Thinking Anglicans

Bishops criticise Dominic Cummings

Updated again Thursday afternoon

There has been widespread media coverage of the interventions made by numerous Church of England bishops in the story about Dominic Cummings. Here is a sample:

And there have been several blog articles discussing them:

Mark Strange, the Primus of the Scottish Episcopal Church has published the letter he sent to the Prime Minister. You can read that here.

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Jeremy
Jeremy
1 month ago

I don’t know whether the bishops’ criticism makes much sense for the Church of England politically and socially.
But it may be driven by the fact that the C of E has bent over backwards to reinforce Government’s “stay home” directive, in order to achieve health benefits at spiritual and financial cost.
No wonder many bishops feel betrayed.

Peter Spychal
Peter Spychal
1 month ago

Are we being objective and fair about lockdown rule breakers?

Father David
1 month ago

So when are the Archbishops and bishops going to allow the church doors to give people the opportunity to pray and light candles and host funerals of lived ones?
What kind of message does a firmly closed church door display?
Not only has the reputation of the Prime Minister and his Chief Advisor been seriously damaged but the longer the church doors are shut the reputation of the Established Church will take a long time to recover. Is the National Church letting down the nation?

David Lamming
David Lamming
1 month ago
Reply to  Father David

David – the church doors in England are currently closed by law – i.e. order of the government, not the archbishops and bishops, and notices on locked church doors make this clear. Regulation 5(5) of the Health Protection (Coronavirus, Restrictions) (England) Regulations 2020 [SI 2020 No. 350], which were made and came into force at 1.00pm on 26 March 2020 and, in this respect, has not yet been relaxed, provides: “A person who is responsible for a place of worship must ensure that, during the emergency period, the place of worship is closed, except for uses permitted in paragraph (6).”… Read more »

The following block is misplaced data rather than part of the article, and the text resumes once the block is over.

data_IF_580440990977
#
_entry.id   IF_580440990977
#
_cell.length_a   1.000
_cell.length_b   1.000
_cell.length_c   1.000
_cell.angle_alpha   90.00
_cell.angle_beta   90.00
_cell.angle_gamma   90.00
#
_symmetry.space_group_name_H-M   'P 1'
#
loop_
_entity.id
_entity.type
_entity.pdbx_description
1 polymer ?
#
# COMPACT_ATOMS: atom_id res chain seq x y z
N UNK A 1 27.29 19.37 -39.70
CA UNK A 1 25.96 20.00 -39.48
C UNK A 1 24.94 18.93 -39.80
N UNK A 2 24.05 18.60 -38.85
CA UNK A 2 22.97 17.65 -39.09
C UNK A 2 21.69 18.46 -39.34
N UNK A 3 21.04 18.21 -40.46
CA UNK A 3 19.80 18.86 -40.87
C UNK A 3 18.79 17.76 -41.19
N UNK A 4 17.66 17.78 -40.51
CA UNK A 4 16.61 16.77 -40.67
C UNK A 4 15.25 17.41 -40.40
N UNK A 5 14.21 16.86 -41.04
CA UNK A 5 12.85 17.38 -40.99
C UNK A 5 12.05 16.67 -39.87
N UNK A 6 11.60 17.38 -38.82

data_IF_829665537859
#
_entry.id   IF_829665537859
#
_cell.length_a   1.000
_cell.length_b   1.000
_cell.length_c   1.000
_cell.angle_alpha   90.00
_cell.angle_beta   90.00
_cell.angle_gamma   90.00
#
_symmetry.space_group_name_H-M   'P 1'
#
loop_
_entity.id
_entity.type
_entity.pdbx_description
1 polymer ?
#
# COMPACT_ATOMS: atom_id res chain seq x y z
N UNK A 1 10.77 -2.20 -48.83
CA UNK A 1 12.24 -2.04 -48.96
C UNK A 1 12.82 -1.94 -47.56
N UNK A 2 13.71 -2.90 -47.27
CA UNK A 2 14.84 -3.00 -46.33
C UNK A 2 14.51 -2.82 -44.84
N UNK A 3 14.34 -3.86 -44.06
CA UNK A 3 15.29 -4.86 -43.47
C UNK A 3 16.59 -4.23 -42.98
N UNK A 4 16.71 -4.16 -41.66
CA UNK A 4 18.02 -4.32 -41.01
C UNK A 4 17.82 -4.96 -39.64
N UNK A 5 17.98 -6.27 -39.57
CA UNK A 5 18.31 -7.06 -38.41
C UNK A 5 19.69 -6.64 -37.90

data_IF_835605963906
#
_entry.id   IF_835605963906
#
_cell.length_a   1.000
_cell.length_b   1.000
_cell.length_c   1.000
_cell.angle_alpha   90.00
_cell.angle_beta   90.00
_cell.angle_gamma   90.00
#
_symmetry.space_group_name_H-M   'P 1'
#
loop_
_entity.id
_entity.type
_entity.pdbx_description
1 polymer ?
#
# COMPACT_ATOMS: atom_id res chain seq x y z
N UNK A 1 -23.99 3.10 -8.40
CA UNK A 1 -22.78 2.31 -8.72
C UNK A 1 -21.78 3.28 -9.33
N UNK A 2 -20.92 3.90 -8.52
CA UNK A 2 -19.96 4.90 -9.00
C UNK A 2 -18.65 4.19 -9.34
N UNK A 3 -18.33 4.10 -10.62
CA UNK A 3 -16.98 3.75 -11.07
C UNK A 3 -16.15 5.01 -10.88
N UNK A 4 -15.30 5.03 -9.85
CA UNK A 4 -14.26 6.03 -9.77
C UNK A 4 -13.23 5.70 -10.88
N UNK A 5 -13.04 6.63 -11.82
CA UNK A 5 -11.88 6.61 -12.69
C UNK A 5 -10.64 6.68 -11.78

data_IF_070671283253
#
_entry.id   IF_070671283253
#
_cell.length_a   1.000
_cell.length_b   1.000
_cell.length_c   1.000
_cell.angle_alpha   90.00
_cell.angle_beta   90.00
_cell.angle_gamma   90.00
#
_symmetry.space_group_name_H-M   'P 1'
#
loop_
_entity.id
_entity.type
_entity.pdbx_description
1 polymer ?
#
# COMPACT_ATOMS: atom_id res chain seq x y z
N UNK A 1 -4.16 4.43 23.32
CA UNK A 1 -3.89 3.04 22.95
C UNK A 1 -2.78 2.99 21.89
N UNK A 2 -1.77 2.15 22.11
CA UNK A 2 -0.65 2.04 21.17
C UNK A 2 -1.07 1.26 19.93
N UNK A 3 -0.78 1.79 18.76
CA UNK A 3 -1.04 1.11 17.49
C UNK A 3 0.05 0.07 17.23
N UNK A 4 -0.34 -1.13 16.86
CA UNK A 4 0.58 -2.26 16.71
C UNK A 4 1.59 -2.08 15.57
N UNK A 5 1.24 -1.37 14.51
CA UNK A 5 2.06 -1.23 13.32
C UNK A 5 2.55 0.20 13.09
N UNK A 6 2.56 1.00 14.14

Fr. Dean Henley
Fr. Dean Henley
1 month ago

Firstly, Dominic Cummings behaviour as someone at the heart of Government warrants his resignation or his dismissal. Secondly, those sending death threats to bishops should face the full weight of the law for their reprehensible actions. However it is legitimate to point out that the bishops have no claim to the moral high ground. They have colluded with the oppression of the LGBTQI community in this country and passed by on the other side as other Anglican provinces have sought to retain legal sanctions for gay men, including in some cases in the Caribbean and Africa the death penalty. They… Read more »

Fr John Harris-White
Fr John Harris-White
1 month ago

Fr David, I agree with you. My nightmare is the sight of every church door closed to those most in need during this pandemic. On the other side of the coin we see hospital chaplains doing their priestly duties in their hospitals. Also Leo the cat has drawn attention to the good work of his owner the Dean of Canterbury and his team. Bringing to many of us spiritual feeding. Also their weekly newsletter from the Friends of the Cathedral through the secretary Caroline, with a short personal message from the Dean. In my own diocese of Edinburgh the cathedral… Read more »

Froghole
Froghole
1 month ago

Irrespective of the rights and wrongs of the Cummings affair, I note that the bishops’ threat of non-co-operation coincides with negotiations between the Church and the Treasury about the restoration of VAT exemption on church repairs (the bishop of Portsmouth has been asking questions about this in the Lords in recent days). This is all in the context of: (i) Church finances having been thrown into complete disarray; (ii) government revenues having fallen by at least 30%; and its outlays having increased by nearly 60% (https://twitter.com/PantheonMacro/status/1265192522655109120). On that basis, should the Government interpret the remarks about non-co-operation as a ‘helpful’… Read more »

Kate
Kate
1 month ago

Well done those bishops.

Stanley Monkhouse
1 month ago

Bishops and their masters in Church House meet in secret, evade questions, tell fibs, are economical with the actualité, speak with forkèd tongue, and treat some of those to whom they should minister with cruel disdain. Gilo said it better here: https://twitter.com/seaofcomplicity/status/1264916304244375553/photo/1
They are thus well placed to accuse Mr Cummings of the same. I hold no candle for Messrs Johnson or Cummings, but I rather suspect the bishops have done them a favour. They should watch their language.

I regard Mr Cummings as an agent of liberation: the lockdown is clearly ended.